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Busting All Conspiracy Theories About Malala Yousafzai

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A courageous daughter, education activist and Nobel laureate Malala Yousafzai has been declared “the most famous teenager in the world of the decade” by the United Nations (UN). This is such good news for Pakistan but how I can forget that most of us do not even own her let alone her achievements and everything she has done for Pakistan and many other girls living in war-affected and vulnerable regions of the world.

A few months, I posted a status on my Facebook profile praising Malala which offended the fragile beliefs and perceptions of some of my friends. Like many others, a good friend of mine raised some reservations regarding Malala and her claims in the book “I am Malala: The Story of the Girl Who Stood Up for Education and Was Shot by the Taliban.” I decided to write an article on this because other than the conservatives, even some of the so-called liberals, seculars, and leftists have an undesirable image of Malala.

Through this piece of writing I want to pay a tribute to Malala on behalf of everyone who owns and honors her struggle and activism. Recently, I read the book “I am Malala” to pen down the answers to the frequent questions that I have heard since the book came out. In this piece, I have also attached the excerpts from the mentioned book to support my answers. I hope this detailed article will remove the misconceptions that were created through a very well-organized negative propaganda against Malala.

  1. Q. Malala criticized Pakistan & Islam. Malala claimed it would have been better for Pakistan to be a part of India.
  2. A. Malala has discussed the partition of India in her book but I have not found anything against the creation of Pakistan or ideology of Pakistan. There is no claim saying “it would have been better for Pakistan to be a part of India” in the book. Although, Malala has criticized various events that took place in Pakistan, such as the dictatorship in Zia’s era, extremism, violence against women, gender discrimination and Talibanization in Pakistan.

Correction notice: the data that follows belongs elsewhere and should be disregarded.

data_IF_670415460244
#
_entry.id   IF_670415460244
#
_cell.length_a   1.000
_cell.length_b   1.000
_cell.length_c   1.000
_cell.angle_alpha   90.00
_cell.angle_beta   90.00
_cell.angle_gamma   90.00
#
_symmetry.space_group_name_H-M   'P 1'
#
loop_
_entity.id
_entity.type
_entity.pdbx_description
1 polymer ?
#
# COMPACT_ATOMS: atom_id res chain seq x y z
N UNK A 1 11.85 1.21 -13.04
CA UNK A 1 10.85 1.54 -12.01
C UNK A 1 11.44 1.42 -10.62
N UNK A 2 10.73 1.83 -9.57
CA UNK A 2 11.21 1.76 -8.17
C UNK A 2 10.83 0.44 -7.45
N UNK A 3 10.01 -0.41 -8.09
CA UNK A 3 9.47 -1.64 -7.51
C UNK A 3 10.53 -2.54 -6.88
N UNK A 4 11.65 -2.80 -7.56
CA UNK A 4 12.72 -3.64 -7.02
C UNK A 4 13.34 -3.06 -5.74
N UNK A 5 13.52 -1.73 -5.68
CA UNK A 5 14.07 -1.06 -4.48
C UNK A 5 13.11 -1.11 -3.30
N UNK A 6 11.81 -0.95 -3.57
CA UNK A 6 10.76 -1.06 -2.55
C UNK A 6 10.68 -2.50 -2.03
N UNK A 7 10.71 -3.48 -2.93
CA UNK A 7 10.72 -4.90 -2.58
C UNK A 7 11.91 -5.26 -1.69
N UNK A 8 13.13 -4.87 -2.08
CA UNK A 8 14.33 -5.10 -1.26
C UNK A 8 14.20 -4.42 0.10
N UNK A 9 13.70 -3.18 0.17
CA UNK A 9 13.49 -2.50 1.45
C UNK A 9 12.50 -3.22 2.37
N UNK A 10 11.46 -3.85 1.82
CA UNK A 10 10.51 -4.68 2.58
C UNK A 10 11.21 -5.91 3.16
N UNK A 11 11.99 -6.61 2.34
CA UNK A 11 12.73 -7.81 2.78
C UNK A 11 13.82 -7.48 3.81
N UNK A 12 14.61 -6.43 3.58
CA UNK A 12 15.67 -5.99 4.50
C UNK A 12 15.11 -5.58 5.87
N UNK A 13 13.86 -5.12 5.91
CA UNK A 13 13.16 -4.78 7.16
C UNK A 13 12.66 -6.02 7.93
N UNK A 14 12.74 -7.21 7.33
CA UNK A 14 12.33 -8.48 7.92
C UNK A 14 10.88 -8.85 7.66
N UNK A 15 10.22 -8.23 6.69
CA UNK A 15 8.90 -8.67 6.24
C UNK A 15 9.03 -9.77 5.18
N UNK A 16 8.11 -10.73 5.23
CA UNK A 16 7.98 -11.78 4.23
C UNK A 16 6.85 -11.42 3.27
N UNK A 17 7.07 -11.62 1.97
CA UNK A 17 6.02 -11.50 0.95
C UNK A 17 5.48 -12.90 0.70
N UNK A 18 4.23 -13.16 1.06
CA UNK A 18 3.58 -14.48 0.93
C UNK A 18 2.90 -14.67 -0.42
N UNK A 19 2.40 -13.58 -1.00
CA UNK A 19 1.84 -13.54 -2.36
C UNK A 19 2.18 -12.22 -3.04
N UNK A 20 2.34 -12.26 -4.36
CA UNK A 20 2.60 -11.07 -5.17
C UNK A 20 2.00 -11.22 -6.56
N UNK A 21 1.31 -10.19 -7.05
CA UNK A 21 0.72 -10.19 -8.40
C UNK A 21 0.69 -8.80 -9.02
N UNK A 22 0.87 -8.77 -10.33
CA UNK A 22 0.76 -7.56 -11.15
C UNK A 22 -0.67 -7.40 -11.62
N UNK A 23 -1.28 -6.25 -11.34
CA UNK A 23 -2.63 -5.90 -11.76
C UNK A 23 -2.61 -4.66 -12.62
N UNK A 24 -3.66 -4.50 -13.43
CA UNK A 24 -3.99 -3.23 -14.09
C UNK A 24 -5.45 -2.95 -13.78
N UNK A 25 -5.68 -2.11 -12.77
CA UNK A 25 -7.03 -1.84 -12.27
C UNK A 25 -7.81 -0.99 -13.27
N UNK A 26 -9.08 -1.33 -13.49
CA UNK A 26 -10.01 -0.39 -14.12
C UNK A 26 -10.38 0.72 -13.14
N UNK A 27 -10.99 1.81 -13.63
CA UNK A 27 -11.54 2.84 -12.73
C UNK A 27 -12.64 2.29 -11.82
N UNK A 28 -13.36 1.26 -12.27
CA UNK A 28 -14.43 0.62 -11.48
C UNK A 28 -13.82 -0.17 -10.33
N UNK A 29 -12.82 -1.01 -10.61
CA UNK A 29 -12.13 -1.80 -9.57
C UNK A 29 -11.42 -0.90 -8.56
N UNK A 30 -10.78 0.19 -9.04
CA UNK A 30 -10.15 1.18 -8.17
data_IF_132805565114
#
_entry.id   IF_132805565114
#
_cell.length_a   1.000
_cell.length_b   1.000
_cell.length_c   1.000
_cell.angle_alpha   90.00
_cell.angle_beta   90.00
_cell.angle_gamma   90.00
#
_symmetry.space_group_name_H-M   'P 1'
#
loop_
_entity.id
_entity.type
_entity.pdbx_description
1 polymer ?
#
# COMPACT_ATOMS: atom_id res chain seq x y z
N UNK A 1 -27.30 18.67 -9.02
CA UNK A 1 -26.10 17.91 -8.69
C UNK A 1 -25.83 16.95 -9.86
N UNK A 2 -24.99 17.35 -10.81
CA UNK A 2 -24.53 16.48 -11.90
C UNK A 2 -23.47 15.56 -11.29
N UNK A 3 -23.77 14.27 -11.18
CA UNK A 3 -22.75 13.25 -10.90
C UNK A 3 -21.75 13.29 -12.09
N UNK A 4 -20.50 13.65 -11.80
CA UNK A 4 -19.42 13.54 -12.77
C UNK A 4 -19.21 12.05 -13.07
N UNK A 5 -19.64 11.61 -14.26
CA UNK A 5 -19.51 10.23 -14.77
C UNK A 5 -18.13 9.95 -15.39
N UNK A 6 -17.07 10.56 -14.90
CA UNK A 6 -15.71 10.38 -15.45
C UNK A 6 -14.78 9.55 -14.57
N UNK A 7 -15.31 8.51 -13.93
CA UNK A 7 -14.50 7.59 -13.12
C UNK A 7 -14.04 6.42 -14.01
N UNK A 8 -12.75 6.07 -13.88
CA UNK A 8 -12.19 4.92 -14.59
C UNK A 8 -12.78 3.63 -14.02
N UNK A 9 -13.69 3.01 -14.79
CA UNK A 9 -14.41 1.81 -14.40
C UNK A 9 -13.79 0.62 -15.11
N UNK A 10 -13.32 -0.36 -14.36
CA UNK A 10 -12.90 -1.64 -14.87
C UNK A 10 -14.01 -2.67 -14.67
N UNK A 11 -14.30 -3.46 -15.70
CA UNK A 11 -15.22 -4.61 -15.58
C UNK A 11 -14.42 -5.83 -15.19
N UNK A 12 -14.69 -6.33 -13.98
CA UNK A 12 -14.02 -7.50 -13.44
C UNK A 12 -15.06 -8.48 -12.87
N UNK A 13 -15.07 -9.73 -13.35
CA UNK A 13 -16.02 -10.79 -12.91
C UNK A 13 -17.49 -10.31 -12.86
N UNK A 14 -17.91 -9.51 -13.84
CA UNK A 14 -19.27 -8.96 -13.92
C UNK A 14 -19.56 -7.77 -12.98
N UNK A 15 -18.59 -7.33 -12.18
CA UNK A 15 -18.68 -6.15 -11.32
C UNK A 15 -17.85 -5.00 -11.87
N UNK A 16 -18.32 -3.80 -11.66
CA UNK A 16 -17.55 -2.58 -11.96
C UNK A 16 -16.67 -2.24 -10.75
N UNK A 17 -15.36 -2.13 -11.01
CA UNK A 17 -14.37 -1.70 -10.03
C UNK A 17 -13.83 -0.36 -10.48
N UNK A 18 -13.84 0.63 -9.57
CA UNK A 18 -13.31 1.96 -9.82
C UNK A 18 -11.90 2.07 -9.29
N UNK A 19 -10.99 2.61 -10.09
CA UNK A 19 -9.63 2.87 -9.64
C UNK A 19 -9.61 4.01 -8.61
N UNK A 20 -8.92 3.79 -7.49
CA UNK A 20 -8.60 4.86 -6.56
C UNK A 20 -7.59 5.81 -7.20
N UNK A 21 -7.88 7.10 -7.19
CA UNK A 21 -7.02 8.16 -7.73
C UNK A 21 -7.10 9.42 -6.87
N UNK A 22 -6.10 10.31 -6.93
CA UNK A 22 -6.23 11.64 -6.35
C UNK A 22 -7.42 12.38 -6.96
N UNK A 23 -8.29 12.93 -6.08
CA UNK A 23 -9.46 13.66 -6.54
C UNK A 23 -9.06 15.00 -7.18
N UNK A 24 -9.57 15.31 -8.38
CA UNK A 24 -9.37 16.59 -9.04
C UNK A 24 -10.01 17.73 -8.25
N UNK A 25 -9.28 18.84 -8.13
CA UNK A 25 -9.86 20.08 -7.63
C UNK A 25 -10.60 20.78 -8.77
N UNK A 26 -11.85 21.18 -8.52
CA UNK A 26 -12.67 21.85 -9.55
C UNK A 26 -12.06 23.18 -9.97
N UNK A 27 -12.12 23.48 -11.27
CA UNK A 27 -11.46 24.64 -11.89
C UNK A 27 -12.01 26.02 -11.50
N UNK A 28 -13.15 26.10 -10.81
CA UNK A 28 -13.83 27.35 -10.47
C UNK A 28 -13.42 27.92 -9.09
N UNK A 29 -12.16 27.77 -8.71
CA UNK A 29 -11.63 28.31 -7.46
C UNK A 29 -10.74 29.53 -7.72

EXCERPT: “I am proud that our country was created as the world’s first Muslim homeland, but we still do not agree on what this means. The Quran teaches us patience but often it feels that we have forgotten the word and think Islam means women sitting at home in purdah or wearing burqas while men do jihad.”

In her entire book, Malala has nowhere criticized actual Islamic teachings but has criticized the radical interpretation of Islam by various terrorist-outfits and extremists. After thoroughly reading the book, it would not be wrong to conclude that Malala is a practicing Muslim and has a firm belief in true Islamic teachings.

EXCERPT: “At night I used to pray a lot. The Taliban think we are not Muslims but we are. We believe in God more than they do and we trust him to protect us. I used to say the Ayat al-Kursi, the Verse of the Throne from the second surah of the Quran, the Chapter of the Cow. This is a very special verse and we believe that if you say it three times at night your home will be safe from shayatin or devils. When you say it five times your street will be safe, and seven times will protect the whole area. So, I’d say it seven times or even more. Then I’d pray to God, ‘Bless us. First our father and family, then our street, then our whole mohalla, then all Swat.’ Then I’d say, ‘No, all Muslims.’ Then, ‘No, not just Muslims; bless all human beings.”

  1. Malala in her book defended “Satanic Verses” by Salman Rushdie by equating it with freedom of expression of Salman to write blasphemous content.
  2. While discussing the adulthood of her father, Malala shared a memory of her father in the book. So, that means Malala herself is not giving an opinion about the book but her father’s opinion that too in his college life. Even her father termed the book offensive to Islam and believed that Islam is not such a weak religion, he also suggested responding to Rushdie with a book instead of futile protests.

EXCERPT: “My father’s college held a heated debate in a packed room. Many students argued that the book (Satanic Verses) should be banned and burned and the fatwa upheld. My father also saw the book as offensive to Islam but believes strongly in freedom of speech. ‘First, let’s read the book and then why not respond with our own book,’ he suggested. He ended by asking in a thundering voice my grandfather would have been proud of, Is Islam such a weak religion that it cannot tolerate a book written against it? Not my Islam!”

  1. Malala in her book used the word GOD for ALLAH and did not write Muhammad and PBUH with Prophet.
  2. Yes, on many occasions, Malala has used the word GOD for ALLAH. But how does that make a difference? For Muslims GOD and ALLAH are synonyms, even in Quran and Hadith “KHUDA” is used for ALLAH on various occasions. Also, Malala has used the word of ALLAH for some events in her book.